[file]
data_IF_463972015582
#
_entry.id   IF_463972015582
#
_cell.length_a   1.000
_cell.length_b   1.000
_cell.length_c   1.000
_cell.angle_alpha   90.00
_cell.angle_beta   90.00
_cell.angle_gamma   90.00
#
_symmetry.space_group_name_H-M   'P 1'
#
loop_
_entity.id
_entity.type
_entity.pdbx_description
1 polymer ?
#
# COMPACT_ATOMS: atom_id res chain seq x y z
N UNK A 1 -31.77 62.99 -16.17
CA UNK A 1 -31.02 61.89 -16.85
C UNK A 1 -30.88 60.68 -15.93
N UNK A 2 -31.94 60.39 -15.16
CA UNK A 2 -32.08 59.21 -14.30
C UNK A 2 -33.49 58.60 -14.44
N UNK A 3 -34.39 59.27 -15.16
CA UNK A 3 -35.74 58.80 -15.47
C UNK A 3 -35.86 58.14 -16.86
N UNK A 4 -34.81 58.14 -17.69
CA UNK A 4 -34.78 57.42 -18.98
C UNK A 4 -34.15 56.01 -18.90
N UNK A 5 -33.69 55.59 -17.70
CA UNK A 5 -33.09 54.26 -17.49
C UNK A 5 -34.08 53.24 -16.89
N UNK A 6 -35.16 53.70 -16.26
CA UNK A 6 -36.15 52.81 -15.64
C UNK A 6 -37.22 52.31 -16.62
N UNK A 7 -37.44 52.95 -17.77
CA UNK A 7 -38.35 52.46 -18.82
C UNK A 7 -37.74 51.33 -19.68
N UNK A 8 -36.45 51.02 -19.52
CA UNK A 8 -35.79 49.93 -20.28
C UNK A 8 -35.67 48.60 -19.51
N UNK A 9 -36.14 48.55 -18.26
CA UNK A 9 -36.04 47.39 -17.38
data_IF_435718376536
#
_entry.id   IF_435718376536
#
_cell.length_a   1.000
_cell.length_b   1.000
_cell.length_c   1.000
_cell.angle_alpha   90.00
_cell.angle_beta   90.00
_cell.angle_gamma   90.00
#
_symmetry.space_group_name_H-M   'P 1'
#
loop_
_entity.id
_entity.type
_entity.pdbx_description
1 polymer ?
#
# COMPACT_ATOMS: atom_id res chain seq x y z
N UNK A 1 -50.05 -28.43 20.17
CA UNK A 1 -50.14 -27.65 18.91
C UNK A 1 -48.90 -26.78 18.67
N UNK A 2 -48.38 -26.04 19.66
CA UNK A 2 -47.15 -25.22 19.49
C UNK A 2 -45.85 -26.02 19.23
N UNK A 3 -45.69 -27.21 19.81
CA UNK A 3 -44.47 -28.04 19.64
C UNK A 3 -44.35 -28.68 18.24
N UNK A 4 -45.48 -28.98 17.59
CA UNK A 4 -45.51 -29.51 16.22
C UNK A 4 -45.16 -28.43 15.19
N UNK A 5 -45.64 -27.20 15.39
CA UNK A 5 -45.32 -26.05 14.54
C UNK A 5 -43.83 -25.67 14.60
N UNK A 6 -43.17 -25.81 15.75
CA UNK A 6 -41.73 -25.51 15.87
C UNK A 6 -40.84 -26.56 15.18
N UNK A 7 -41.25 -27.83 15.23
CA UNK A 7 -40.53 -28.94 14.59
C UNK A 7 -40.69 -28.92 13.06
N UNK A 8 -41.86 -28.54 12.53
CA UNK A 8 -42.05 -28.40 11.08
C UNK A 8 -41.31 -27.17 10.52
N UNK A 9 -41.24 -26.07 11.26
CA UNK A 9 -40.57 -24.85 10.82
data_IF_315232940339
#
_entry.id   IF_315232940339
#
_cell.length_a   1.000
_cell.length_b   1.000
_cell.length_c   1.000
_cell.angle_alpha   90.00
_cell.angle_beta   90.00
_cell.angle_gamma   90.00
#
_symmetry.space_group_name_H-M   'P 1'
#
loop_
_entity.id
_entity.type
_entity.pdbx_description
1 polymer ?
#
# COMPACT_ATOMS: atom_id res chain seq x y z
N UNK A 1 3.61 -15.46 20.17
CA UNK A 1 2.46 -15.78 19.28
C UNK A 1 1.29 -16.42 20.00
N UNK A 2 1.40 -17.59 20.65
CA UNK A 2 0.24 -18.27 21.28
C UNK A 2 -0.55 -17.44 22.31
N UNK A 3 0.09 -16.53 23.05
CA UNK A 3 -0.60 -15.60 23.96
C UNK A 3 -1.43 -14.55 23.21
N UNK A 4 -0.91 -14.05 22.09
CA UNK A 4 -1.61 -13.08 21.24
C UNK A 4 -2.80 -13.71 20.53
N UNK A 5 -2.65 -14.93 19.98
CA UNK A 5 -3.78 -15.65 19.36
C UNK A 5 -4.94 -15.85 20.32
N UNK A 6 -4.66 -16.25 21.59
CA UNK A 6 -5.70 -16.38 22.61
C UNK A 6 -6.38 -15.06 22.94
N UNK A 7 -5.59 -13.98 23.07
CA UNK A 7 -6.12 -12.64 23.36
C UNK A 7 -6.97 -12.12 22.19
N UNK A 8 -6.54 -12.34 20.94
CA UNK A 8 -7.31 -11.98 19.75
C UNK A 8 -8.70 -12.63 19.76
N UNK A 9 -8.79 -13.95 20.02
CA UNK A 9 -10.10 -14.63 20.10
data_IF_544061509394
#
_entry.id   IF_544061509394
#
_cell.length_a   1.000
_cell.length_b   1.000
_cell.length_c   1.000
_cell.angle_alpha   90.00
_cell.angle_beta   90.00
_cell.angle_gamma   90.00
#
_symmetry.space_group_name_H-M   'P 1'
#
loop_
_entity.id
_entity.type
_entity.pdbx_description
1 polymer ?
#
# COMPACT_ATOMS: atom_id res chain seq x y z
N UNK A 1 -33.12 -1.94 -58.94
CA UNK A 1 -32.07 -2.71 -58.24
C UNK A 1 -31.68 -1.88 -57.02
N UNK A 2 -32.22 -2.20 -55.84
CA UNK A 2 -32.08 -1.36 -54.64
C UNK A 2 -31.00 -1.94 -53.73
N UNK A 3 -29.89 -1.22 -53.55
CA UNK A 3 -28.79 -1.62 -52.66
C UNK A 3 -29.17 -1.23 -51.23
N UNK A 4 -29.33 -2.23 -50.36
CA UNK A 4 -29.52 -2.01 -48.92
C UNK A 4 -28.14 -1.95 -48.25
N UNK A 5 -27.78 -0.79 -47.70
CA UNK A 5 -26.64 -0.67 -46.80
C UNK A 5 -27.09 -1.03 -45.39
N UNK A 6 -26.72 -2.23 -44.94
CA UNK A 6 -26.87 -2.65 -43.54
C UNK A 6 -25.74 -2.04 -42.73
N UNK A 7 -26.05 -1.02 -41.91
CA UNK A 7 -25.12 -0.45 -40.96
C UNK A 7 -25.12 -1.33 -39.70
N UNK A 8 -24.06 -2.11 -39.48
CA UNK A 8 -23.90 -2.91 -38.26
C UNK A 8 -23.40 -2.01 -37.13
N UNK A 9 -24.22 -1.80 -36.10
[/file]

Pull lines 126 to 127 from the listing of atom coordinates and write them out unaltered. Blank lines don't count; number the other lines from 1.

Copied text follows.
CA UNK A 5 -3.78 -15.65 19.36
C UNK A 5 -4.94 -15.85 20.32